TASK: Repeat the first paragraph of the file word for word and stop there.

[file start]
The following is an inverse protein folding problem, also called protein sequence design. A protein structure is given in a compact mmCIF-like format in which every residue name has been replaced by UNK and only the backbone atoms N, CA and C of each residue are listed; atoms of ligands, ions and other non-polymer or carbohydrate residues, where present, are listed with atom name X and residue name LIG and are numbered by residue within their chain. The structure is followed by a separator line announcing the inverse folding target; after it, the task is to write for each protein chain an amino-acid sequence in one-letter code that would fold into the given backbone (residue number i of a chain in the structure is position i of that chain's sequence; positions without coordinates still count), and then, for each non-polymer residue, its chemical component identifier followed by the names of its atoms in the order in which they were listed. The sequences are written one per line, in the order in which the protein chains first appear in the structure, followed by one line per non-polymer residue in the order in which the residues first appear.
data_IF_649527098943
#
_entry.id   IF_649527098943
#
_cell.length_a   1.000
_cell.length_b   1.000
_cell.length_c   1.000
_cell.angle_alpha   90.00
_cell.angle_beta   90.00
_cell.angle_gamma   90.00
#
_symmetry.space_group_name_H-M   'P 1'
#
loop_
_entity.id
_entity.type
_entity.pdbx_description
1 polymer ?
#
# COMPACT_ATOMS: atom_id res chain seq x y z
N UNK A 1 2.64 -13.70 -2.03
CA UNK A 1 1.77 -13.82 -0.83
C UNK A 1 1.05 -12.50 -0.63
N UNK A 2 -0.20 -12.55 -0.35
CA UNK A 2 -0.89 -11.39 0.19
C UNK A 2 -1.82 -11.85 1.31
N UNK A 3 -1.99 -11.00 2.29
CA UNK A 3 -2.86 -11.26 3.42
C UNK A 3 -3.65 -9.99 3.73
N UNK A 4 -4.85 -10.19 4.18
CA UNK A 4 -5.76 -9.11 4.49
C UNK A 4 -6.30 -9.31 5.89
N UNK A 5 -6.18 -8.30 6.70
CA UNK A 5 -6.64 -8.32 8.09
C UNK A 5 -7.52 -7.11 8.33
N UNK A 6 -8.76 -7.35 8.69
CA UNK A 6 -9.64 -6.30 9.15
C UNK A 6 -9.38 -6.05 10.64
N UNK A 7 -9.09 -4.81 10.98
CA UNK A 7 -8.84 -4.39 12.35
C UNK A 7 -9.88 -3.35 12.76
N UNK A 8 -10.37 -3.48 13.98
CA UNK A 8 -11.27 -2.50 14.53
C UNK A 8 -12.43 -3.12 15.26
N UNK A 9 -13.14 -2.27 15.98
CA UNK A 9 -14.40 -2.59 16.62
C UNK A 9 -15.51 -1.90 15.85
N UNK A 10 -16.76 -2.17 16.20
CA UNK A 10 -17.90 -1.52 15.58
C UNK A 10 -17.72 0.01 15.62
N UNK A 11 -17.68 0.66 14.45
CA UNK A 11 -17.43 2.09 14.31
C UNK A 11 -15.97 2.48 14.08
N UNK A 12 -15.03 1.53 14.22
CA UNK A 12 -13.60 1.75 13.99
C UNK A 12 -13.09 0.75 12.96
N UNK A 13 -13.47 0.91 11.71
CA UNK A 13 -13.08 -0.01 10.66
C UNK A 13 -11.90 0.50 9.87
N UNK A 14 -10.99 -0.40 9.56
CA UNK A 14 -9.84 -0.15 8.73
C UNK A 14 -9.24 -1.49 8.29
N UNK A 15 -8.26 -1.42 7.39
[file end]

The following is an inverse protein folding problem, also called protein sequence design. A protein structure is given in a compact mmCIF-like format in which every residue name has been replaced by UNK and only the backbone atoms N, CA and C of each residue are listed; atoms of ligands, ions and other non-polymer or carbohydrate residues, where present, are listed with atom name X and residue name LIG and are numbered by residue within their chain. The structure is followed by a separator line announcing the inverse folding target; after it, the task is to write for each protein chain an amino-acid sequence in one-letter code that would fold into the given backbone (residue number i of a chain in the structure is position i of that chain's sequence; positions without coordinates still count), and then, for each non-polymer residue, its chemical component identifier followed by the names of its atoms in the order in which they were listed. The sequences are written one per line, in the order in which the protein chains first appear in the structure, followed by one line per non-polymer residue in the order in which the residues first appear.